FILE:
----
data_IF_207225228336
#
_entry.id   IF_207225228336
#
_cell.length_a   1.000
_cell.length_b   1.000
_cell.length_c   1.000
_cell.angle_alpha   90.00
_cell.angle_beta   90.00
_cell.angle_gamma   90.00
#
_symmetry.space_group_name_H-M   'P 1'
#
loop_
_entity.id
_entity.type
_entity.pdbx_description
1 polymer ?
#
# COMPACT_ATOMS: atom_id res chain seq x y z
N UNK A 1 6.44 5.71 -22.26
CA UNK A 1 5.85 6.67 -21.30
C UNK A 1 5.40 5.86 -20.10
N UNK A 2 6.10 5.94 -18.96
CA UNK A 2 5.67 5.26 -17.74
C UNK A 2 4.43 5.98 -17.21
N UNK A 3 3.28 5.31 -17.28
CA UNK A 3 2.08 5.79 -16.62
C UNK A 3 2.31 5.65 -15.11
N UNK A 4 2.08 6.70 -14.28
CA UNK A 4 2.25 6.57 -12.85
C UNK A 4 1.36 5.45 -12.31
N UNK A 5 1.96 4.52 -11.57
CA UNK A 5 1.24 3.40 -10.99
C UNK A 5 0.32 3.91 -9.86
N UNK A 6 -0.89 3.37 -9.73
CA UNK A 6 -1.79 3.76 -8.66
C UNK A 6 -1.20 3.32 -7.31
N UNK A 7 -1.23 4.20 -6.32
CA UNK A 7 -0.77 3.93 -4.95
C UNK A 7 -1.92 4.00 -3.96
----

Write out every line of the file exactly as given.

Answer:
data_IF_207225228336
#
_entry.id   IF_207225228336
#
_cell.length_a   1.000
_cell.length_b   1.000
_cell.length_c   1.000
_cell.angle_alpha   90.00
_cell.angle_beta   90.00
_cell.angle_gamma   90.00
#
_symmetry.space_group_name_H-M   'P 1'
#
loop_
_entity.id
_entity.type
_entity.pdbx_description
1 polymer ?
#
# COMPACT_ATOMS: atom_id res chain seq x y z
N UNK A 1 6.44 5.71 -22.26
CA UNK A 1 5.85 6.67 -21.30
C UNK A 1 5.40 5.86 -20.10
N UNK A 2 6.10 5.94 -18.96
CA UNK A 2 5.67 5.26 -17.74
C UNK A 2 4.43 5.98 -17.21
N UNK A 3 3.28 5.31 -17.28
CA UNK A 3 2.08 5.79 -16.62
C UNK A 3 2.31 5.65 -15.11
N UNK A 4 2.08 6.70 -14.28
CA UNK A 4 2.25 6.57 -12.85
C UNK A 4 1.36 5.45 -12.31
N UNK A 5 1.96 4.52 -11.57
CA UNK A 5 1.24 3.40 -10.99
C UNK A 5 0.32 3.91 -9.86
N UNK A 6 -0.89 3.37 -9.73
CA UNK A 6 -1.79 3.76 -8.66
C UNK A 6 -1.20 3.32 -7.31
N UNK A 7 -1.23 4.20 -6.32
CA UNK A 7 -0.77 3.93 -4.95
C UNK A 7 -1.92 4.00 -3.96